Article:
Russian government commission reportedly endorses Duma legislation banning anonymity on instant messengers

13:53, 19 june 2017

The Russian government has reportedly approved draft legislation now moving through the State Duma that would ban anonymity on instant messengers, requiring users to register their accounts with their real names verified through their telephone numbers. The government commission hasn’t yet released its report on the legislation, but the newspaper Vedomosti says it has obtained an advance copy of the endorsement. 

According to Vedomosti, the government is supporting the draft law, though its report complains that some of the terminology in the bill is still too vague, such as language about a “list of users’ information subject to their identification.”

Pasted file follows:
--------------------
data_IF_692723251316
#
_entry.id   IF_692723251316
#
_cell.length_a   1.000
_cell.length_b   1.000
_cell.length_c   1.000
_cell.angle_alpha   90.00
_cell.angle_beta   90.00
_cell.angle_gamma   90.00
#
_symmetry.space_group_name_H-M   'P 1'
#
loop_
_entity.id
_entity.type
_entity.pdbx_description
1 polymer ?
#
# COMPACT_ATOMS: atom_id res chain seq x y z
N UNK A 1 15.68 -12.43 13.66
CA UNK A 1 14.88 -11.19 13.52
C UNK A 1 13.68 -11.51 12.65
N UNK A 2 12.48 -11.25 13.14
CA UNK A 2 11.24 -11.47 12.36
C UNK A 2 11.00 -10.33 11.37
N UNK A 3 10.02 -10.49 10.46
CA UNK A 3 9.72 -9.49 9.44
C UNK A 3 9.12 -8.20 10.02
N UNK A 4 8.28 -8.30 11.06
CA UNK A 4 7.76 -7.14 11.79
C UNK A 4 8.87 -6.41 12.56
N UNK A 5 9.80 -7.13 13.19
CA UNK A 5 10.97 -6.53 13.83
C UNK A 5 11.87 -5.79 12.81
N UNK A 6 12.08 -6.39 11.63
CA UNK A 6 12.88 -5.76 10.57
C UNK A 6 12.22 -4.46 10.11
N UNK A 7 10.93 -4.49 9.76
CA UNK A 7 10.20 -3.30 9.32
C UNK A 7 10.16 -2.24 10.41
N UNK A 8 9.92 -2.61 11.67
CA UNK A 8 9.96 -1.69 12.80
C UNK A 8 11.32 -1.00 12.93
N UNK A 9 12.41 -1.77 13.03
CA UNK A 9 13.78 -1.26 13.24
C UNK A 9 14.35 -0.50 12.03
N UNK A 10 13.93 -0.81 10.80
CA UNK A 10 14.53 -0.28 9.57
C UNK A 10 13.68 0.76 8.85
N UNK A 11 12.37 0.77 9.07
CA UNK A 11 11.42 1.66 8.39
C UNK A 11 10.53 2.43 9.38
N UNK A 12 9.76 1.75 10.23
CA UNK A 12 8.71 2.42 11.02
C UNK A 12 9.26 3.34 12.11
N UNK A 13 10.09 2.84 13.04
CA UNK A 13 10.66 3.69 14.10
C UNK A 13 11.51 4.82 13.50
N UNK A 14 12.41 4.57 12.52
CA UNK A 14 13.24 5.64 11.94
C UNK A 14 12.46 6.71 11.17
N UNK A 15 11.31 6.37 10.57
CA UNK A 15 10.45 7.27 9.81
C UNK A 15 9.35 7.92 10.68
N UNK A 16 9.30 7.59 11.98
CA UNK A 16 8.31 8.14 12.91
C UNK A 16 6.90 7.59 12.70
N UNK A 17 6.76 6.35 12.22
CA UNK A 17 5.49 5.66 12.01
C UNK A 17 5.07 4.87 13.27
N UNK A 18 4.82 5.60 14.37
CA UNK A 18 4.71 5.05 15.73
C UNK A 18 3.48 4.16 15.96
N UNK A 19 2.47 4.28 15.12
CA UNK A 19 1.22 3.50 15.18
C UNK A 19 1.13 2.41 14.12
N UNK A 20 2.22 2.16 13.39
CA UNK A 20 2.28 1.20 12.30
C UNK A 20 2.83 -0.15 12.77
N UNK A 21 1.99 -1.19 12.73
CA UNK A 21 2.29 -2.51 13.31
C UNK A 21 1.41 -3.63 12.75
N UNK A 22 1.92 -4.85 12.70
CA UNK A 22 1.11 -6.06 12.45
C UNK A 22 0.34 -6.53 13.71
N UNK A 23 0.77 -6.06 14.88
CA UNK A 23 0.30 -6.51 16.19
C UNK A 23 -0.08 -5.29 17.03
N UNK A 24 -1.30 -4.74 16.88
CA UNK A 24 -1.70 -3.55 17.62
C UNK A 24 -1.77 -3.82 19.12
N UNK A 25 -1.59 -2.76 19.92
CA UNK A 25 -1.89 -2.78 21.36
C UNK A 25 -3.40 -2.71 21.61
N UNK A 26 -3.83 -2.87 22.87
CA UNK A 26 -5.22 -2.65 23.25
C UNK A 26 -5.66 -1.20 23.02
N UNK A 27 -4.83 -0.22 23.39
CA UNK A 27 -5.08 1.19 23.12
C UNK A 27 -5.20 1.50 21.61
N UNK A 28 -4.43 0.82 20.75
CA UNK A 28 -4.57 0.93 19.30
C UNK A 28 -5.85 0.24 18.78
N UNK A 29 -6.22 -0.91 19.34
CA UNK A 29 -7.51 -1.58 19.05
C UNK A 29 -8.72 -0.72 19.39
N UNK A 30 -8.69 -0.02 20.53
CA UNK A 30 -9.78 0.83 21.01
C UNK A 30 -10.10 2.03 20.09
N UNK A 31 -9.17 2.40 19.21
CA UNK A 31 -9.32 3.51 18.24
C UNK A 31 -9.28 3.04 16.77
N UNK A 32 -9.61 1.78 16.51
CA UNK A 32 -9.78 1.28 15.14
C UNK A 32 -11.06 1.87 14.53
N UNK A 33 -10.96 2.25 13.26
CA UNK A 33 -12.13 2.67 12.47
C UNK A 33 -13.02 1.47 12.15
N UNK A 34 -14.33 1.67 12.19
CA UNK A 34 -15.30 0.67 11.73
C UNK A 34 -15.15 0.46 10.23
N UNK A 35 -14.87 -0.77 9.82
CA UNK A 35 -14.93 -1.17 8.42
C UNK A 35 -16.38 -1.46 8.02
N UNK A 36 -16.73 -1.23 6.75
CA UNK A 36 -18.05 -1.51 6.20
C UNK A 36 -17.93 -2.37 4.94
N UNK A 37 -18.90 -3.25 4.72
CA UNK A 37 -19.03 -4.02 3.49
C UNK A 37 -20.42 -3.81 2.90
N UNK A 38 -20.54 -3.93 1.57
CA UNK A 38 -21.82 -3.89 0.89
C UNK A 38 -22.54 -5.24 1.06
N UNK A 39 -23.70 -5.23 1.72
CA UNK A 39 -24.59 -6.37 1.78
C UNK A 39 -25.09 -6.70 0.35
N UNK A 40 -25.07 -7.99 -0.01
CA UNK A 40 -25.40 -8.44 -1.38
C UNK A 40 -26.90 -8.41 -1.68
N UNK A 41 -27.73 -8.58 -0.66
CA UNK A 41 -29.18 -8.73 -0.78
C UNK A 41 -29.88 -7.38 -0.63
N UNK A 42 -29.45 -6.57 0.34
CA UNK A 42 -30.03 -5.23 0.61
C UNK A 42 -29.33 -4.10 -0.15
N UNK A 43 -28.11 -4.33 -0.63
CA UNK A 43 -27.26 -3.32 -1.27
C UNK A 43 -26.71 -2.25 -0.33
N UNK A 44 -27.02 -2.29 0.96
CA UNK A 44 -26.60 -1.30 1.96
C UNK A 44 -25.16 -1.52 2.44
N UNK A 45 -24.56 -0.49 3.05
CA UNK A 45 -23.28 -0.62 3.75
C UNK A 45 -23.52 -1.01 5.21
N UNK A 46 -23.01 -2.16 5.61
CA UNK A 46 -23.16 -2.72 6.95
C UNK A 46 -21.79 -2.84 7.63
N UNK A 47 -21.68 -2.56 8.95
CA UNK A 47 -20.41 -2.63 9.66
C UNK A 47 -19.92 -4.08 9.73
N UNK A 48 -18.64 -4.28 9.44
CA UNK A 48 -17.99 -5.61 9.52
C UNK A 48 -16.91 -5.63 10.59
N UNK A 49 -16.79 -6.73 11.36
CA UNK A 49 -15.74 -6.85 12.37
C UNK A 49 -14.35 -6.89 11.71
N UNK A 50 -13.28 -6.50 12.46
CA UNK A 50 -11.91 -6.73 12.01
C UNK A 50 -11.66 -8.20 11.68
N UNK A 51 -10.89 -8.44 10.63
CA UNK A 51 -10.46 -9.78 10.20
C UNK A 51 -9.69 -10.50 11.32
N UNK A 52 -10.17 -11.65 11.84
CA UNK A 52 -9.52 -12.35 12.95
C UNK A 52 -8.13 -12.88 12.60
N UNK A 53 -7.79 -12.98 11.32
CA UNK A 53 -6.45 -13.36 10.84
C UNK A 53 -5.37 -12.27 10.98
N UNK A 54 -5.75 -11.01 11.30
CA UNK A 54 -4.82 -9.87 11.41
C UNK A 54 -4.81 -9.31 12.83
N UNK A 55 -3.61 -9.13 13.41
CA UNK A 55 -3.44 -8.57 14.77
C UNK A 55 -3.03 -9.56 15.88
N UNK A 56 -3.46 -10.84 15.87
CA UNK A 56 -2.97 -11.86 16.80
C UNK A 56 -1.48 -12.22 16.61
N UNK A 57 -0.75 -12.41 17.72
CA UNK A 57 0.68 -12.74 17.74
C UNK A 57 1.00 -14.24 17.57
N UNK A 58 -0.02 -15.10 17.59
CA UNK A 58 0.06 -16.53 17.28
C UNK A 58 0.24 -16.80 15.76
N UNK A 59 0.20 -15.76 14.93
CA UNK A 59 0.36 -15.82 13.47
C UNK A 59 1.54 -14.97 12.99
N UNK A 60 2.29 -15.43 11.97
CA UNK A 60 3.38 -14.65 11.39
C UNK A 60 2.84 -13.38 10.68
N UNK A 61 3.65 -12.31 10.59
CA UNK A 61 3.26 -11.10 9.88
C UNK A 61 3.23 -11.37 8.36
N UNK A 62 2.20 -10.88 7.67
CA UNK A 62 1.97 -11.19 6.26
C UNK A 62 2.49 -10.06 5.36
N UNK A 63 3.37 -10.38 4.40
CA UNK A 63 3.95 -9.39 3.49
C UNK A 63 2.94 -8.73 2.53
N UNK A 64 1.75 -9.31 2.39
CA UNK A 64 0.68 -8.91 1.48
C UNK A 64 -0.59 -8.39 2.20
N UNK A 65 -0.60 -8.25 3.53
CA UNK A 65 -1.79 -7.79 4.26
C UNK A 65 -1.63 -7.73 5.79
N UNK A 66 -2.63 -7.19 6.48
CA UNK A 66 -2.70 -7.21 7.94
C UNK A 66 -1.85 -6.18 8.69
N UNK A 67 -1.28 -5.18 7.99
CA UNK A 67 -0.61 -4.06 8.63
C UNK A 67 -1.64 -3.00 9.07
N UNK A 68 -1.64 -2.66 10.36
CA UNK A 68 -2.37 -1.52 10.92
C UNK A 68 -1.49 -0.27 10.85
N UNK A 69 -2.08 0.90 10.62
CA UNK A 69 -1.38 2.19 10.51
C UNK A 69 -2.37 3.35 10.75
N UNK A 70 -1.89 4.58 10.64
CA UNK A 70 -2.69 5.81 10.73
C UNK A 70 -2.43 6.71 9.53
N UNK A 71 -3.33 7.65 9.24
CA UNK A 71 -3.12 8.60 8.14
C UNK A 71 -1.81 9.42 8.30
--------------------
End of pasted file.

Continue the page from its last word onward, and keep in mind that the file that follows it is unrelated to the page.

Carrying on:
The government reportedly says the legislation is necessary because of growing problems with instant messenger accounts widely distributing communications “that contain information that is illegal in Russia.”

The new restrictions would only apply to instant messengers formally registered in Russia as “information disseminators,” not yet affecting popular services like WhatsApp and Telegram, though the head of Russia’s federal censor announced on June 19 that he will personally demand that Pavel Durov, the head of Telegram, register the service in Russia.
The State Duma approved the anonymity-ban legislation's first reading on June 14. The draft law now returns to committee for amendments.